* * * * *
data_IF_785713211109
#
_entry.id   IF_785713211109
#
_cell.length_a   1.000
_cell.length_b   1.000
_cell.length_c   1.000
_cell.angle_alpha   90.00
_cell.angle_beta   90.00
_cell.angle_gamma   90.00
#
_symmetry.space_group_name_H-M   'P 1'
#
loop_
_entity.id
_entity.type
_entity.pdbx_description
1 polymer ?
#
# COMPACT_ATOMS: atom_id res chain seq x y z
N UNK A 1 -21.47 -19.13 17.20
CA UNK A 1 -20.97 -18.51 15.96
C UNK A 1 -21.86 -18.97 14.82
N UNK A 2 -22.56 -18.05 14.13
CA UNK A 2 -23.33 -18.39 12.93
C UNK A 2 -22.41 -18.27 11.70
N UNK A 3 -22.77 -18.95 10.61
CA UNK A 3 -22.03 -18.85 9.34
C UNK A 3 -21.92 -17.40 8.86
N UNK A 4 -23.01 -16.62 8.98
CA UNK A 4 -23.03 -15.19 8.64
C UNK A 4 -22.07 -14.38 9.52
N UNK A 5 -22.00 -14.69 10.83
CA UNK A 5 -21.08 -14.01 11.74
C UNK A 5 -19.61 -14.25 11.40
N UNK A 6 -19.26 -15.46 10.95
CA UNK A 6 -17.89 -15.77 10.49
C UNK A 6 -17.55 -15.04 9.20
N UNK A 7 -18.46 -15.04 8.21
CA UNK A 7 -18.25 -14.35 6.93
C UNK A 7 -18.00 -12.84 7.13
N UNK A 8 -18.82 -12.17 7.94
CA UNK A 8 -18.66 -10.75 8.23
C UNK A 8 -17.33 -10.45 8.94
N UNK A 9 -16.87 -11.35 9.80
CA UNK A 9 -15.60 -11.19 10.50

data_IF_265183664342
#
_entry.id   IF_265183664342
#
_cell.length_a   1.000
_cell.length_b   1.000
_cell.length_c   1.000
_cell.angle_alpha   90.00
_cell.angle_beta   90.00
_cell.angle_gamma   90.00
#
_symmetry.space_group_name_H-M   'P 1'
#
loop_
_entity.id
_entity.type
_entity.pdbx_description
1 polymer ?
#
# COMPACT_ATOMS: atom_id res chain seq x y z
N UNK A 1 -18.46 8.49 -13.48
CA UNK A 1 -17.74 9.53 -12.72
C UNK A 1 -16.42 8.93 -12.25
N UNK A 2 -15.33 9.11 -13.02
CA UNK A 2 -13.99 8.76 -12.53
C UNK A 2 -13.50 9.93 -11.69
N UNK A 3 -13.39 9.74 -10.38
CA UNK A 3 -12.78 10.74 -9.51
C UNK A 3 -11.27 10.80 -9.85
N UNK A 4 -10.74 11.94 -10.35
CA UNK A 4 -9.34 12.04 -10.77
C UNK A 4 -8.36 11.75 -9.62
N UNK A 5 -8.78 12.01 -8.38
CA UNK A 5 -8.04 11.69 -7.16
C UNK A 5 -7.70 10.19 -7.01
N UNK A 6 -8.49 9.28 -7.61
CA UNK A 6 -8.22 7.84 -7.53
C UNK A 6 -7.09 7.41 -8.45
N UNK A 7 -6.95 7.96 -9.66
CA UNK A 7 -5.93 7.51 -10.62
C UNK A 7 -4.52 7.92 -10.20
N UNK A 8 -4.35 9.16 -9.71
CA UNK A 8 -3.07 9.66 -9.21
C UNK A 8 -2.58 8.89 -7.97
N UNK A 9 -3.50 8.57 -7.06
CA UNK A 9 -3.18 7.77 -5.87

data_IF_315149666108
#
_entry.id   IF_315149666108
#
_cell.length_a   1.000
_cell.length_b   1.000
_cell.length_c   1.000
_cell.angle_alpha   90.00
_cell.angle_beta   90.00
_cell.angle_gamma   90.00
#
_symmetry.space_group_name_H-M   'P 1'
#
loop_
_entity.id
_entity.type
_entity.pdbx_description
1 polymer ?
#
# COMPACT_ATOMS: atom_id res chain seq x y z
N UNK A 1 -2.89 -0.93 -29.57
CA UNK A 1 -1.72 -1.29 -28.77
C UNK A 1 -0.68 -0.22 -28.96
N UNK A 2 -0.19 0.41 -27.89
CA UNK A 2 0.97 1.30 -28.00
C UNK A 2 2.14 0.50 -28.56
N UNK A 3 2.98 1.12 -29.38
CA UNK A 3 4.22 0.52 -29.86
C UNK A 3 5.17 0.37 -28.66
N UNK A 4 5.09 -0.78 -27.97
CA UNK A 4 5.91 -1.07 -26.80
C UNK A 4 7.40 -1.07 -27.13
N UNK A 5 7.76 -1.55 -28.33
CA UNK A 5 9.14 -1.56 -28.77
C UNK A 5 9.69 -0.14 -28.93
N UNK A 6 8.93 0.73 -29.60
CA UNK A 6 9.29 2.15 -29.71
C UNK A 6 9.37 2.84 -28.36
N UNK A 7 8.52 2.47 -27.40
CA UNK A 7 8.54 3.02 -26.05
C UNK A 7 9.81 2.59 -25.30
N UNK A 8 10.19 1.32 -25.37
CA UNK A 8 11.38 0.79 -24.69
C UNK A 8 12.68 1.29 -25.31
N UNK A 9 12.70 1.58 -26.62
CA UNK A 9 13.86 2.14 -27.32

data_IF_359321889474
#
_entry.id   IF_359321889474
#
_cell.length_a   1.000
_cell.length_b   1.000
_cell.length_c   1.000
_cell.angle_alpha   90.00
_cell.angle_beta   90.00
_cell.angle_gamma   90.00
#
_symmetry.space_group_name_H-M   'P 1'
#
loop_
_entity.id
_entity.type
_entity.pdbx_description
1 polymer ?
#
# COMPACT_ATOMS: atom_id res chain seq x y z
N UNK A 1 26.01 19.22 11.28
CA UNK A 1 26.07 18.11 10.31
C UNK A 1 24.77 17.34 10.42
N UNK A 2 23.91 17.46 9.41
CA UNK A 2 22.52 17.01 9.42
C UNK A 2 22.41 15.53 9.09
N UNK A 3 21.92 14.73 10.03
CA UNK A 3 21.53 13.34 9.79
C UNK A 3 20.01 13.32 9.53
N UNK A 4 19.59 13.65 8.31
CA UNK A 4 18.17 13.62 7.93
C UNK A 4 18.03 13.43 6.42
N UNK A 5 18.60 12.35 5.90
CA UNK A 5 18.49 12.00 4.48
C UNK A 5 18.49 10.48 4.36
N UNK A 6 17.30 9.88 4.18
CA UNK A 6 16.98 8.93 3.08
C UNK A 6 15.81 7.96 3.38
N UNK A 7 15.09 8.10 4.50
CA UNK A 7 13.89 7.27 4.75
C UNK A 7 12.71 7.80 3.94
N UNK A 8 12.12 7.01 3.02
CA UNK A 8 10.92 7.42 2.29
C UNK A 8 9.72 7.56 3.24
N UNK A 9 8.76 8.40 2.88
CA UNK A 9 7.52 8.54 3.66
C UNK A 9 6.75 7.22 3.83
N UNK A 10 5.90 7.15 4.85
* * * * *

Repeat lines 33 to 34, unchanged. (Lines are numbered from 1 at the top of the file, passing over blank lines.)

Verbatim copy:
N UNK A 5 -22.00 -14.69 10.83
CA UNK A 5 -21.08 -14.01 11.74